Police will discuss their investigative findings into an alleged rape of a UVA student
The student's allegations have been clouded by controversy
Police in Charlottesville, Virginia, will publicly discuss on Monday the results of their investigation into an alleged gang rape of a University of Virginia student, which was initially reported last year in Rolling Stone magazine.
The police findings could put to rest a complicated controversy about the alleged gang rape of a female student at a fraternity party.
The accusation has been controversial because of the nature of such a crime and because the accusation itself has been clouded by subsequent questions about the Rolling Stone article.
After the account was published last fall, Rolling Stone magazine later apologized for discrepancies in its article about the alleged gang rape after friends of the victim expressed doubts about the woman’s account and the accused fraternity chapter denied key details.
CNN senior media correspondent Brian Stelter described Rolling Stone’s announcement as falling short of a full-scale retraction. It remains unclear what really happened to the female student, Stelter said.
“We are in the phase here where Rolling Stone is trying to figure that out,” Stelter said in December. “They’ve apologized, but not retracted. So they’re not saying the story is false. They’re just saying there are some questions they need to figure out the answers to still.”
The Charlottesville Police Department will hold its press conference at 2 p.m. ET on Monday.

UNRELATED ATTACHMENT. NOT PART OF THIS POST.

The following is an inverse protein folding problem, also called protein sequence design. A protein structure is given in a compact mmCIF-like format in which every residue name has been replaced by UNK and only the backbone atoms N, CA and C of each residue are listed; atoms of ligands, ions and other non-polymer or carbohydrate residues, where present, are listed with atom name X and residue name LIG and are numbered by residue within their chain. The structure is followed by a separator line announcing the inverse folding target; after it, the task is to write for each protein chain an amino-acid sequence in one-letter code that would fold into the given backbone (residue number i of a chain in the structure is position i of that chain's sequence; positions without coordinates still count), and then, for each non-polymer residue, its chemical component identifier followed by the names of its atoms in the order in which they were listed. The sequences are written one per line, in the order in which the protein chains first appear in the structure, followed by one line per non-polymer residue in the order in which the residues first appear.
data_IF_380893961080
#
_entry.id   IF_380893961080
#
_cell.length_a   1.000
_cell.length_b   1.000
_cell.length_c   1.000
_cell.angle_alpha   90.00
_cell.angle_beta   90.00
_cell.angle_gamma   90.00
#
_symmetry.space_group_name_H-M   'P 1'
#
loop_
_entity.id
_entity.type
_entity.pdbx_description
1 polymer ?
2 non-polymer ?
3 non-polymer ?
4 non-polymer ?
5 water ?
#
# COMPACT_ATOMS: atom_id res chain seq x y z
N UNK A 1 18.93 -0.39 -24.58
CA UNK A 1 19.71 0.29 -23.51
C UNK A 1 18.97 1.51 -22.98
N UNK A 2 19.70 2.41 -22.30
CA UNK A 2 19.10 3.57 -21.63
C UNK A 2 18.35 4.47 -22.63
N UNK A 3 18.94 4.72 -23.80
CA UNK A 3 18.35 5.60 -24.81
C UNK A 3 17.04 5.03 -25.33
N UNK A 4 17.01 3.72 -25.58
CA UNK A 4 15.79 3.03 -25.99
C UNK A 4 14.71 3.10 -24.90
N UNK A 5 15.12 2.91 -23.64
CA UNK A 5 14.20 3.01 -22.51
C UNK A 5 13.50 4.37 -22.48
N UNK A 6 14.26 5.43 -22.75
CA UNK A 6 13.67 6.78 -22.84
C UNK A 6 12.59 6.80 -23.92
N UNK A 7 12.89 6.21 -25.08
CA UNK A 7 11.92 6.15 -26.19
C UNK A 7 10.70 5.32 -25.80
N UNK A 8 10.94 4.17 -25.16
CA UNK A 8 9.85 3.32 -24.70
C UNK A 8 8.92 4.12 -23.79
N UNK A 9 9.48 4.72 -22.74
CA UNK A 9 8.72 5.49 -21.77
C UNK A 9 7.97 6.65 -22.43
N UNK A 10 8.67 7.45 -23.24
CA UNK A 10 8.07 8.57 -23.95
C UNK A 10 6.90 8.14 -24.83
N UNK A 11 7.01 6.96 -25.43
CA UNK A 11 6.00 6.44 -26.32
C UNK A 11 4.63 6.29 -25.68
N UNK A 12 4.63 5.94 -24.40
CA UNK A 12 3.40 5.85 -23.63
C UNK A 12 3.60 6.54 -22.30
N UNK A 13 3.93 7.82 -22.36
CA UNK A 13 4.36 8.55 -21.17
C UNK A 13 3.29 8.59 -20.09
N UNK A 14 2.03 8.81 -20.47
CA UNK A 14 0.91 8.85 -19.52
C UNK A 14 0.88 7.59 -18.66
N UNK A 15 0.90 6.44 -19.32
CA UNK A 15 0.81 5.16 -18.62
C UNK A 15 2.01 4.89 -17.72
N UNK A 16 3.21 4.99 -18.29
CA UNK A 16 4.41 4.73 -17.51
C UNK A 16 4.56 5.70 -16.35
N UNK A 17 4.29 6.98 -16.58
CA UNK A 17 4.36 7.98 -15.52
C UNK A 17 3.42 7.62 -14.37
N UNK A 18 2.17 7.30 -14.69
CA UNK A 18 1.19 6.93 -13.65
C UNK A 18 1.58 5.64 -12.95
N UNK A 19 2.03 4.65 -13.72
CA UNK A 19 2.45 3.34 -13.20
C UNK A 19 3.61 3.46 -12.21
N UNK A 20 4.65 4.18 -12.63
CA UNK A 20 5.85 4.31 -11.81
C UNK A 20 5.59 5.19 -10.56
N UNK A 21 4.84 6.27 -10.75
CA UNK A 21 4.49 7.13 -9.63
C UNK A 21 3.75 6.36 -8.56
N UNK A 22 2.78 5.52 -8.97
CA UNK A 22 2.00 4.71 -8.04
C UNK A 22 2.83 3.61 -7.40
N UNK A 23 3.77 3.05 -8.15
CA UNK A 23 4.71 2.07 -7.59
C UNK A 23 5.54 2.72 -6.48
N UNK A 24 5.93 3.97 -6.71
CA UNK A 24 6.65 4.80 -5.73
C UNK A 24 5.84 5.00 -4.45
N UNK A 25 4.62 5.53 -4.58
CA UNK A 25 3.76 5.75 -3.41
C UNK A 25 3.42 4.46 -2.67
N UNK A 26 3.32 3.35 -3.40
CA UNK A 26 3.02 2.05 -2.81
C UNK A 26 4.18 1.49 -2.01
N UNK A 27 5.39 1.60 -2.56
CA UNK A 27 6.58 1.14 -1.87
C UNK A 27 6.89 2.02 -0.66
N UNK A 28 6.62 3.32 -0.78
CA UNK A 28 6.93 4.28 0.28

Rolling Stone editors had chosen not to contact the man who allegedly “orchestrated the attack on ‘Jackie’ (the woman who was the subject of the article) nor any of the men she claimed participated in the attack for fear of retaliation against her,” a decision the magazine says it now regrets.
“In the face of new information, there now appear to be discrepancies in Jackie’s account, and we have come to the conclusion that our trust in her was misplaced,” Rolling Stone said.
Rolling Stone Managing Editor Will Dana later tweeted that “the truth would have been better served by getting the other side of the story.”
The article chronicled the school’s failure to respond to that alleged assault. It prompted an emergency meeting by the school’s governing board and the announcement of a zero-tolerance approach toward sexual assault cases.
According to the magazine, Jackie, who at the time had just started her freshman year at the Charlottesville school, claimed she was raped by seven men at Phi Kappa Psi fraternity, while two more gave encouragement, during a party.
However, the University of Virginia’s Phi Kappa Psi chapter did not have a party the night of September 28, 2012, the date when the alleged attack occurred, or at all that weekend, the chapter said in a statement Friday. The chapter’s lawyer, Ben Warthen, told CNN email and fraternity records are proof.
Warthen said there were other discrepancies in the accuser’s account. For example, the accused orchestrator of the alleged rape did not belong to the fraternity, the fraternity house has no side staircase, and there were no pledges at that time of year.
Jackie told the magazine she hurried out a side staircase after the incident and said her attackers egged each other on, asking, “Don’t you want to be a brother?”
“I’m worried that girls are not going to report now out of fear of being called liars,” Valentine told CNN.
CNN’s Greg Botelho, Melissa Gray and Sara Ganim contributed to this report.